Updated: Jan. 17, 2019 at 12:28 p.m.
When men’s and women’s indoor track and field competed at the Eastern Shore Cappy Anderson Invitational on Dec. 1, the meet was simply a continuation of months of training after the cross country season wrapped up weeks earlier in November.
But for six members of the men’s track and field program, it was the first time they raced in nearly seven months.
As cross country logged miles throughout the fall – placing two runners on all-conference teams at the Atlantic 10 Championship along the way – a handful of runners were recording hours in the weight room to prepare for the indoor track and field season. Those runners – five middle-distance racers and one sprinter – are now jumping into racing season after watching their teammates compete on the cross country course.
Despite finishing last out of five teams for the men’s side and fifth out of six teams for the women’s, the invitational was a strong showing for the Colonials as they claimed top finishes in four of the seven individual events they had athletes competing in.
“I think it was a good opener for the team, especially being an athlete who did not compete in the cross country season, getting that first meet under your belt is important to get going,” junior sprinter Jared Nelson said. “I was happy with the result, I competed, my fellow athletes competed and that’s just what we look to do going into the season.”
Nelson, who holds program records in both the indoor and outdoor triple jump as well as the indoor 60-meter and outdoor 200-meter sprints, said he focused on explosive weight lifting throughout the fall to build his strength up for the season.
“Lifting that strong weight is good for us going into our indoor season,” Nelson said. “When you have our staff, our coaches and things of that sort, they’re good at giving us a program that keeps us fit throughout the season,”
Nelson set a new personal record in the indoor 200-meter event at the invitational with a time of 23.92.
Head coach Terry Weir said while his cross country runners were competing, Nelson and the team’s middle-distance runners, seniors Ed Delavergne, Frank Delavergne, Aiden Kolenik and Sawyer Bilton, and sophomore Joel Stennett, were completing high volumes of sprints to build a base for the indoor and outdoor seasons.
“We got to make sure they get prepared,” Weir said. “It’s so different from distance runners, they have a lot of time to make mistakes and recover from them and as a sprinter, they can’t do that so we spend a lot of time with strength.”
Both Ed and Frank Delavergne competed in the 200-meter sprint with Nelson, clocking 24.68 and 25.13, respectively. Stennett raced in the 500-meter event for the first time in his career and finished with a time of 1:13.14. Kolenik and Bilton placed sixth and seventh in the 800-meter event with a time of 2:04.70 for Kolenik and 2:05.34 for Bilton.
“For our sprinters and mid-distance guys, it’s a rust-buster,” Weir said. “They haven’t competed since May of last year.”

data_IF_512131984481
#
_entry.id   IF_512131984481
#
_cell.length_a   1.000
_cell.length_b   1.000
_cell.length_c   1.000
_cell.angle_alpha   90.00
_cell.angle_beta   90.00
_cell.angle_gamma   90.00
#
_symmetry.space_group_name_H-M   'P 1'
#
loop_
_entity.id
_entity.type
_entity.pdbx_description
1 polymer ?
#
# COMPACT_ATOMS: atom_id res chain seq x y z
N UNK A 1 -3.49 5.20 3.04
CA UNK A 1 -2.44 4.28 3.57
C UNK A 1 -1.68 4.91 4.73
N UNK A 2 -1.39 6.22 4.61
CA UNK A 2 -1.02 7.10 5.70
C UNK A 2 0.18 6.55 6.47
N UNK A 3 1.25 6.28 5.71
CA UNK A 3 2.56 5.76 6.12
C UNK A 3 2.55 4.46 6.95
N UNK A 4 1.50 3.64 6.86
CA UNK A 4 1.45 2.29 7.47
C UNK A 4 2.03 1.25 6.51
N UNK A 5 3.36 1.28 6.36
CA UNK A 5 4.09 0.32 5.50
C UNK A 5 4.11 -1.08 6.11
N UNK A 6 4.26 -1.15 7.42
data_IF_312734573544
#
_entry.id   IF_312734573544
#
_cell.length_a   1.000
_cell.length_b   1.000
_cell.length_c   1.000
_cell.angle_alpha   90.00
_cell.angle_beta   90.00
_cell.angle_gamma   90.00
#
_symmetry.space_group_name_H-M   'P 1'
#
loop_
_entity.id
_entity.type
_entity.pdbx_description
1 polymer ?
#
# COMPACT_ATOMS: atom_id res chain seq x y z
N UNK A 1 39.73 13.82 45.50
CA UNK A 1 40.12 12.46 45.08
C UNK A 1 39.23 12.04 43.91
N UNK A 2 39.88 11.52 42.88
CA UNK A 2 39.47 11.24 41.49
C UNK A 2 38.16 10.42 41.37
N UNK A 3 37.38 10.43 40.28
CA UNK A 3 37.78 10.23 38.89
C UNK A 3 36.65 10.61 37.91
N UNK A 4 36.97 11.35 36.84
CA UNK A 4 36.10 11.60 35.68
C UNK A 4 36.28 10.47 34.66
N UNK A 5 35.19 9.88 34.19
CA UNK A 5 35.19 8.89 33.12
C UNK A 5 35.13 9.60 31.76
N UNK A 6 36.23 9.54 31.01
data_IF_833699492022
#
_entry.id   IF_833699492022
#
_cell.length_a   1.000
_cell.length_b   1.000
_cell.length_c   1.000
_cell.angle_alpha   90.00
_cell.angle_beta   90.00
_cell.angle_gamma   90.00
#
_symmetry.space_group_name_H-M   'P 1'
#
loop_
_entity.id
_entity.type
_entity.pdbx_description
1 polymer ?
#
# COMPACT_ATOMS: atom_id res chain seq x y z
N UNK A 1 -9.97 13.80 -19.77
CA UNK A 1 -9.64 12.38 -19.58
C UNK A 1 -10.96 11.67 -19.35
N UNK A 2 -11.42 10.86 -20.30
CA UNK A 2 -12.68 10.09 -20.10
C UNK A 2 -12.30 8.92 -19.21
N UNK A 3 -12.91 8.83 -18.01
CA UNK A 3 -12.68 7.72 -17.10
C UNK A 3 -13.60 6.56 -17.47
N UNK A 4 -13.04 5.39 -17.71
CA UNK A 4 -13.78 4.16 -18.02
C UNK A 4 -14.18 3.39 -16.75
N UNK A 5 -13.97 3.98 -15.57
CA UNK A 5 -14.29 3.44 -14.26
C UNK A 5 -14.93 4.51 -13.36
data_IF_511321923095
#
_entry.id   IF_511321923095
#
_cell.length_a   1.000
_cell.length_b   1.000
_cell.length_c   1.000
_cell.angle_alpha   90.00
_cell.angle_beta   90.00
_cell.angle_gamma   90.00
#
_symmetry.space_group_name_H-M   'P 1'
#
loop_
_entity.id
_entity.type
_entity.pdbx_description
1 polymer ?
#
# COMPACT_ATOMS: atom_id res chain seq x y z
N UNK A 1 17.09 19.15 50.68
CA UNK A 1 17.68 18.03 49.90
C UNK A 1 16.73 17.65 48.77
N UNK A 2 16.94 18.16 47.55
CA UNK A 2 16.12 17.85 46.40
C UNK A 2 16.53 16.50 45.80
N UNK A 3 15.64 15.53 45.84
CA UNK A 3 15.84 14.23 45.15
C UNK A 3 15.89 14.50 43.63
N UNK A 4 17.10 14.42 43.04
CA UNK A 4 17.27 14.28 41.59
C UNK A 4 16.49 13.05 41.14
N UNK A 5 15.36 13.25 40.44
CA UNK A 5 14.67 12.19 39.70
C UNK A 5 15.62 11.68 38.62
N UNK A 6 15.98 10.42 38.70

The women’s side – which does not have any runners who do not compete in cross country – raced in the mile and 3,000-meter events. Junior Suzanne Dannheim won the women’s 3,000-meter by little more than a second with a time of 10:31.13, while senior Halley Brown topped the mile at 5:13.18. GW secured all but one spot in the top six of the mile.
“We don’t cover all the events and so when it comes to scoring in track, it’s going to be on the lower side for us because we don’t have any throwers, we don’t have any field events, we are limited in the sprints so we can do it this way,” Weir said. “Will we ever win an A-10 Championship in track this way? No, we’re not. But can we do very, very well and our guys can prove that we can do very well with this model.”
Last season on the men’s side, the Colonials earned their first individual medals in program history at the A-10 Indoor Track and Field Championship and also set a new A-10 record in the men’s distance relay team. Weir said instead of trying to best last season’s team while missing top runners, he wants the team to build themselves up for future success.
“This year is mostly getting other guys stepping up into the roles and getting experience at races,” Weir said.
On the women’s side, Weir said he expects to see runners improving on their times and some could take individual championships at the conference level.
“It’s going to be a lot more of a team breakthrough and I think we’re going to see that on the women’s side this year,” Weir said. “I expect to do a lot of the same that we did last year. I expect more athletes getting some PRs and I expect more athletes placing at the A-10s.”
For runners who compete year-round, building on the foundation set from the cross country season is a building block for indoor track and field meets. Sophomore Kathryn Nohilly said she uses her race experience from the fall during the indoor slate.
“They go really well together,” Nohilly said. “Most people who run cross country will end up running both indoor and outdoor track so it’s really just like a continuation of training throughout the whole thing.”
Men’s and women’s indoor track and field will head to Lexington, Va. Saturday for the Keydet Invite. The meet is set to begin at 10 a.m.
This post was updated to reflect the following correction:
On one reference, The Hatchet incorrectly spelled sophomore Kathryn Nohilly’s name. The article has been updated. We regret this error.